18 Australian’s were killed during the battle – all between 19 and 22 years old. 40 diggers were wounded. Three of the dead were married, the rest single, seven were National Servicemen called up for duty and the 11 other men were volunteers. Estimates to the number of Viet Cong dead range between 47 to 245, the official number. This higher number is disputed by Terry Burstall, a Private who survived the battle. Burstall claims only 47 VC were killed and around 700 North Vietnamese soldiers took part in the battle, half the official account.
But, do the numbers really matter? Saying we killed 29 or 227 more Vietnamese than Australian’s, does it make the victory more palatable or justified? People were killed – men who had lovers, wives, kids, families, friends and parents. There is one constant is all the battlefields I’ve visited and the same goes for Long Tan too. Years after the fighting’s ended, I always end up asking myself; What was so important about this ground that cost so many lives? Was it worth it?
On the way back to Vung Tau – we stop and grab a ‘café su-nap’ (Vietnamese coffee). I learn Trin is 48, a father of two grown boys and a girl. We talk about life. He tells me how good things are now compared to during the War. ‘We had very little to eat ..’ He says his father was killed by a mortar or bomb, leaving him to fend for himself with his mother. Never given the opportunity to go to school, Trin is now happy – his children are working and studying in Ho Chi Minh City, he tells me. I ask if he has an email address, ‘No’ he replies, ‘but I’ll give you my son’s ..’ . He writes it down and I promise to email his son a few photos and this story.
I saw Long Tan the way I wanted to see it – the wind in my face surrounded by the smells and noises of South Vietnam. Meeting Trin was a bonus. But as I said goodbye and rode off I could almost hear him hymning – ‘Uc dai loi, Cheap Charlie ..’ at the 100,000 Dong tip I’d given him!
This article first appeared on Ninemsn: http://travel.ninemsn.com.au/article.aspx?id=1043483
TRAVEL ADVICE – VUNG TAU AND LONG TAN
In Ho Chi Minh City, board the hydrofoil to Vung Tau. Cost is 180,000 Dong ($10US), trip takes one an a half hours. If you plan to return that afternoon to Ho Chi Minh City, it’s worthwhile for peace of mind to buy the return ticket at the same time.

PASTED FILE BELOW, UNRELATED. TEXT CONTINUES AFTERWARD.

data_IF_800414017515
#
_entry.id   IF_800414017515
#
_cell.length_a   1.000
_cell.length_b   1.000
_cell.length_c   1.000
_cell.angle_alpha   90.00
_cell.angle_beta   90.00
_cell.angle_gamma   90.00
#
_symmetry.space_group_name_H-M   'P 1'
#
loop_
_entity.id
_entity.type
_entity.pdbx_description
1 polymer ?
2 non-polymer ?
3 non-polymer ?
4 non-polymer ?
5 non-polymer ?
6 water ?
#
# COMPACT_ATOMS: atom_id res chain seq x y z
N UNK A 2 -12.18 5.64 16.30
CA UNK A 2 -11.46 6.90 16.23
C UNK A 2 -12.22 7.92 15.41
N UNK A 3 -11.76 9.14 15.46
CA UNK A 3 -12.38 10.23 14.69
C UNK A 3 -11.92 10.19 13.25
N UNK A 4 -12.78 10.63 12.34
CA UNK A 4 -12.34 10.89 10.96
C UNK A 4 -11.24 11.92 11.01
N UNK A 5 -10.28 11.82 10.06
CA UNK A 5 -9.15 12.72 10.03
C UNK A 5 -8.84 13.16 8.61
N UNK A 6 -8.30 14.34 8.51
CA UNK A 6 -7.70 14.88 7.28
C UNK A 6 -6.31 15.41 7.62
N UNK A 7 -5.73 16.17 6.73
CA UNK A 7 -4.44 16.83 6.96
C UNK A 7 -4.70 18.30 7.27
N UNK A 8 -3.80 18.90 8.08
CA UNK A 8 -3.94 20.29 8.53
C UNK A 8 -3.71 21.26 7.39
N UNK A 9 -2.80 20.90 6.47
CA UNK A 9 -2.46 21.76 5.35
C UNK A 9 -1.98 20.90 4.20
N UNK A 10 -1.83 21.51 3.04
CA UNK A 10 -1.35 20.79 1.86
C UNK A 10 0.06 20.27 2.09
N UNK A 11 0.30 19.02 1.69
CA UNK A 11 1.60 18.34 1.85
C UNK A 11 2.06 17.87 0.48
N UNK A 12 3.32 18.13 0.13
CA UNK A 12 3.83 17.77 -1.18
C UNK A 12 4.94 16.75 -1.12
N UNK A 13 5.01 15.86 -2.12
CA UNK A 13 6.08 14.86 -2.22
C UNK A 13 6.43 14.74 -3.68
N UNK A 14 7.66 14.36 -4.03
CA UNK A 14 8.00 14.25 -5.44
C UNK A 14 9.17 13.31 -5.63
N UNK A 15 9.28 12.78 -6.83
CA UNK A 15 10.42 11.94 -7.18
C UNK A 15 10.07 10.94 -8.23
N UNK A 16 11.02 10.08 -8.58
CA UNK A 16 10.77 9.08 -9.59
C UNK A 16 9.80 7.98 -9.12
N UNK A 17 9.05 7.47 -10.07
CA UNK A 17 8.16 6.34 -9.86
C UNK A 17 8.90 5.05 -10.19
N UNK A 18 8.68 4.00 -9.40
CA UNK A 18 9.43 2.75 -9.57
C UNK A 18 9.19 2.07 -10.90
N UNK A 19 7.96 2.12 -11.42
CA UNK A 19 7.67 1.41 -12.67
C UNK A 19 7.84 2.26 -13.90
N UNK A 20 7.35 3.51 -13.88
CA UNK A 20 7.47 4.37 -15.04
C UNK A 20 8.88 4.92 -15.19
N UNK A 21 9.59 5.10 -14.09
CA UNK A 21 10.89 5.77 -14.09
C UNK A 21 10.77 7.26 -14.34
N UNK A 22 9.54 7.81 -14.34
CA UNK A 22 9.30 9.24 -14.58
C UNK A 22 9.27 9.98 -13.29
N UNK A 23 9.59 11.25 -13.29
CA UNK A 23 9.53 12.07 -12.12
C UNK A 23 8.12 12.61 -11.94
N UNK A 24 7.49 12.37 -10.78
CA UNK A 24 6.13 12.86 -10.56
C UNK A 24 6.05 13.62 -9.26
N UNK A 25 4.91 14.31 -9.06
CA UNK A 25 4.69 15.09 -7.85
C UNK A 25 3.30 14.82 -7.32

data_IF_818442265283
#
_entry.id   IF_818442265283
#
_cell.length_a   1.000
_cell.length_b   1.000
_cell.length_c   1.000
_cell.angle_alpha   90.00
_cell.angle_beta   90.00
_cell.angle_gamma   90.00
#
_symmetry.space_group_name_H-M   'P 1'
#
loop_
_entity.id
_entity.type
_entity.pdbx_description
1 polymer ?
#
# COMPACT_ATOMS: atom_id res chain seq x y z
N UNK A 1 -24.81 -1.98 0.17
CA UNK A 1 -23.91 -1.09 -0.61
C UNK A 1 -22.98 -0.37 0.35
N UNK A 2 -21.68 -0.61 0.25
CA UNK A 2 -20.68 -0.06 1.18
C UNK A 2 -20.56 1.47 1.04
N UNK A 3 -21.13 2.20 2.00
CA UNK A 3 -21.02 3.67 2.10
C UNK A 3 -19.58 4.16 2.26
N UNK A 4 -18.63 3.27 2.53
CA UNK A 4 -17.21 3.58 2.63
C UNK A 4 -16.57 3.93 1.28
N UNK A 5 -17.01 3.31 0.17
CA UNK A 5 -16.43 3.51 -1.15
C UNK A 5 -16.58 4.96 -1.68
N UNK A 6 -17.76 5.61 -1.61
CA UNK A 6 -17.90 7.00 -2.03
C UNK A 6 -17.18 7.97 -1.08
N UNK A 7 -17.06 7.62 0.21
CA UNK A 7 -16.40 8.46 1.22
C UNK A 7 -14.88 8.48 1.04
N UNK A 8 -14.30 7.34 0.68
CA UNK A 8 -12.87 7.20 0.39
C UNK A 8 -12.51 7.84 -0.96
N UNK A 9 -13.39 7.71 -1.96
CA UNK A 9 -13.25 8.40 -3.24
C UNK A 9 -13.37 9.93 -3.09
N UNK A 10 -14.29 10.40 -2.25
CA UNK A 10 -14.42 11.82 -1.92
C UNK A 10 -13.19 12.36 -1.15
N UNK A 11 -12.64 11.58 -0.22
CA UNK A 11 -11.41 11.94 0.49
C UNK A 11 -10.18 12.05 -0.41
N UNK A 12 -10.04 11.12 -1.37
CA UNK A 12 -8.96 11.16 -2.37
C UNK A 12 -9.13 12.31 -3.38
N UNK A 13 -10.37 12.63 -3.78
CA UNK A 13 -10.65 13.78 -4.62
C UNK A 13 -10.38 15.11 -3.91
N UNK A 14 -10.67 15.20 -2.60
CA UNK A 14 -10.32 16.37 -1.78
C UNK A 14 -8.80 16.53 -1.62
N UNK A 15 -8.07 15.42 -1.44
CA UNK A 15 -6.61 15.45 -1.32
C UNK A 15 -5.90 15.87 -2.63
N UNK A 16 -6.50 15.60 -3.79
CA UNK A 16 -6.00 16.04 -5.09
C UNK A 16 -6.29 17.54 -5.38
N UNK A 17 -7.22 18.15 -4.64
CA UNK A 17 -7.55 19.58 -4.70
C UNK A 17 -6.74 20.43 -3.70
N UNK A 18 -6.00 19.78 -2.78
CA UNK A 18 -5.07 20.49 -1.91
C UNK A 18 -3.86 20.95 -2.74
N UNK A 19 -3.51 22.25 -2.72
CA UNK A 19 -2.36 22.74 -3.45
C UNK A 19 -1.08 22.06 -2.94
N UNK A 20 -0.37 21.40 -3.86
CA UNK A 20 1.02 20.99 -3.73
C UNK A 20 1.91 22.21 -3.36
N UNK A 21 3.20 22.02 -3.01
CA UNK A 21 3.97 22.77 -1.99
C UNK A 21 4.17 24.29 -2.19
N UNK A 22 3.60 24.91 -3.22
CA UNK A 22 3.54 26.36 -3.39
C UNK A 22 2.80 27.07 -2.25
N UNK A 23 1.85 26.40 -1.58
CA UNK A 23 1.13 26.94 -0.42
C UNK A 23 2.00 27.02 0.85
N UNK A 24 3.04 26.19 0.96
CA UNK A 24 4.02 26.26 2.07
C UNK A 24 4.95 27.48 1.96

In Vung Tau, you’ll be offered a motorbike to rent by moto-taxi riders as you walk out of the port arrivals building.
Motorbike rental is around 200,000 Dong ($11US) per day.
Enquire with the rental guy or the moto-taxi riders across the road about Long Tan, ask for directions and then offer to pay for someone to guide you there.
It is worth paying the 300,000 Dong ($16US) for a guide. Then you can ride along enjoying the sights without the worry of getting lost!
The old Australian Army base at Nui Dat is approximately 30 kilometres from Vung Tau, less than 45 minutes on a motorbike. The Long Tan Memorial is a few kilometres further on from the base. Allow between three to four hours for the Nui Dat-Long Tan tour. Wear a helmet and don’t be a ‘Cheap Charlie’ , make sure you have travel insurance!
The multi-media video clip ‘Long Tan on two wheels’ was filmed with a Olympus 6 megapixels stills camera using the movie mode.
The photographs and movie clips were first imported into a folder on the desktop and then the folder was imported into Final Cut Express 4.
‘Long Tan On Two Wheels’ was edited in Final Cut Express 4. A sepia effect was added to the finished timeline to compensate for the washed out quality of the original video images, as well as to create a 1960’s era feel to the multi-media clip.